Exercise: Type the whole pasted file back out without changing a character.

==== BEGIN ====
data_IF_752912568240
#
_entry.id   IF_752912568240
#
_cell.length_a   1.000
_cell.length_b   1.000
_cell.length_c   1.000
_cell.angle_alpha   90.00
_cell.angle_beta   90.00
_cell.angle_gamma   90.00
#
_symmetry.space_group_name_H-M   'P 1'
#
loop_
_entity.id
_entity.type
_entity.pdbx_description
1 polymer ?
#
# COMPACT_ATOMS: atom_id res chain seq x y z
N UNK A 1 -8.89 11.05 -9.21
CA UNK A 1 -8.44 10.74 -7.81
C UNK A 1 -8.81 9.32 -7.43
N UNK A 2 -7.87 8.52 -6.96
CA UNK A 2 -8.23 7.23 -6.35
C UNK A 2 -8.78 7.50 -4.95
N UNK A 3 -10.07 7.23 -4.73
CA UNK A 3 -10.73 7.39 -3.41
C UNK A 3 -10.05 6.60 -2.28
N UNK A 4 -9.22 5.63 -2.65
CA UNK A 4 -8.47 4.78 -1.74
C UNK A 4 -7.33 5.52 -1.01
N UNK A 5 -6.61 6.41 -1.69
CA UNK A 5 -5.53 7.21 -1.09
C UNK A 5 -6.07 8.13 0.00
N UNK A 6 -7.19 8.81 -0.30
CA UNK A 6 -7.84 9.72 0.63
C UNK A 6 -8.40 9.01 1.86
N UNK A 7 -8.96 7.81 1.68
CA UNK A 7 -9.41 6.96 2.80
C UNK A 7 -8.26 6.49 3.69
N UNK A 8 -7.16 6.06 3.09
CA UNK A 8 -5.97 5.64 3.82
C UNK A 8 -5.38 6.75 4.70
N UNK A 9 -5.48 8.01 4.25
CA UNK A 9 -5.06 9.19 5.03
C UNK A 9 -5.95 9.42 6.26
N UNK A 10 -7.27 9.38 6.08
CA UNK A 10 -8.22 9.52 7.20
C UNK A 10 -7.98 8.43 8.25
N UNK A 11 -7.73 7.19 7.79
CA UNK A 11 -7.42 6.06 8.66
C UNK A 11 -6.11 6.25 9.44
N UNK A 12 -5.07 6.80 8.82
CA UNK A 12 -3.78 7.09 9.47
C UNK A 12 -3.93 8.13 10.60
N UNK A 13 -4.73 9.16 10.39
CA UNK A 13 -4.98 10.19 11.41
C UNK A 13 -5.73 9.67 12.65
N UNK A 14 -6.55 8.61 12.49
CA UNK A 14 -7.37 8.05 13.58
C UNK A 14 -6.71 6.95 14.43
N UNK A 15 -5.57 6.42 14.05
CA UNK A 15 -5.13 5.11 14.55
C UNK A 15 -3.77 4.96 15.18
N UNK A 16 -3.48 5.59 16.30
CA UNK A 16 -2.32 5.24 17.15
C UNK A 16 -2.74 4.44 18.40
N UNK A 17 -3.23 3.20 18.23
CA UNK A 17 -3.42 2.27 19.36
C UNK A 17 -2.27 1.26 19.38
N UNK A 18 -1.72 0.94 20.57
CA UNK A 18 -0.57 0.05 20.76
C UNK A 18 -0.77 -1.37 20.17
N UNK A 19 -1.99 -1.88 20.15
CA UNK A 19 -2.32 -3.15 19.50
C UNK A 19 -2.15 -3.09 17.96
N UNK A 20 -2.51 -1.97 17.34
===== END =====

data_IF_752912568240
#
_entry.id   IF_752912568240
#
_cell.length_a   1.000
_cell.length_b   1.000
_cell.length_c   1.000
_cell.angle_alpha   90.00
_cell.angle_beta   90.00
_cell.angle_gamma   90.00
#
_symmetry.space_group_name_H-M   'P 1'
#
loop_
_entity.id
_entity.type
_entity.pdbx_description
1 polymer ?
#
# COMPACT_ATOMS: atom_id res chain seq x y z
N UNK A 1 -8.89 11.05 -9.21
CA UNK A 1 -8.44 10.74 -7.81
C UNK A 1 -8.81 9.32 -7.43
N UNK A 2 -7.87 8.52 -6.96
CA UNK A 2 -8.23 7.23 -6.35
C UNK A 2 -8.78 7.50 -4.95
N UNK A 3 -10.07 7.23 -4.73
CA UNK A 3 -10.73 7.39 -3.41
C UNK A 3 -10.05 6.60 -2.28
N UNK A 4 -9.22 5.63 -2.65
CA UNK A 4 -8.47 4.78 -1.74
C UNK A 4 -7.33 5.52 -1.01
N UNK A 5 -6.61 6.41 -1.69
CA UNK A 5 -5.53 7.21 -1.09
C UNK A 5 -6.07 8.13 0.00
N UNK A 6 -7.19 8.81 -0.30
CA UNK A 6 -7.84 9.72 0.63
C UNK A 6 -8.40 9.01 1.86
N UNK A 7 -8.96 7.81 1.68
CA UNK A 7 -9.41 6.96 2.80
C UNK A 7 -8.26 6.49 3.69
N UNK A 8 -7.16 6.06 3.09
CA UNK A 8 -5.97 5.64 3.82
C UNK A 8 -5.38 6.75 4.70
N UNK A 9 -5.48 8.01 4.25
CA UNK A 9 -5.06 9.19 5.03
C UNK A 9 -5.95 9.42 6.26
N UNK A 10 -7.27 9.38 6.08
CA UNK A 10 -8.22 9.52 7.20
C UNK A 10 -7.98 8.43 8.25
N UNK A 11 -7.73 7.19 7.79
CA UNK A 11 -7.42 6.06 8.66
C UNK A 11 -6.11 6.25 9.44
N UNK A 12 -5.07 6.80 8.82
CA UNK A 12 -3.78 7.09 9.47
C UNK A 12 -3.93 8.13 10.60
N UNK A 13 -4.73 9.16 10.39
CA UNK A 13 -4.98 10.19 11.41
C UNK A 13 -5.73 9.67 12.65
N UNK A 14 -6.55 8.61 12.49
CA UNK A 14 -7.37 8.05 13.58
C UNK A 14 -6.71 6.95 14.43
N UNK A 15 -5.57 6.42 14.05
CA UNK A 15 -5.13 5.11 14.55
C UNK A 15 -3.77 4.96 15.18
N UNK A 16 -3.48 5.59 16.30
CA UNK A 16 -2.32 5.24 17.15
C UNK A 16 -2.74 4.44 18.40
N UNK A 17 -3.23 3.20 18.23
CA UNK A 17 -3.42 2.27 19.36
C UNK A 17 -2.27 1.26 19.38
N UNK A 18 -1.72 0.94 20.57
CA UNK A 18 -0.57 0.05 20.76
C UNK A 18 -0.77 -1.37 20.17
N UNK A 19 -1.99 -1.88 20.15
CA UNK A 19 -2.32 -3.15 19.50
C UNK A 19 -2.15 -3.09 17.96
N UNK A 20 -2.51 -1.97 17.34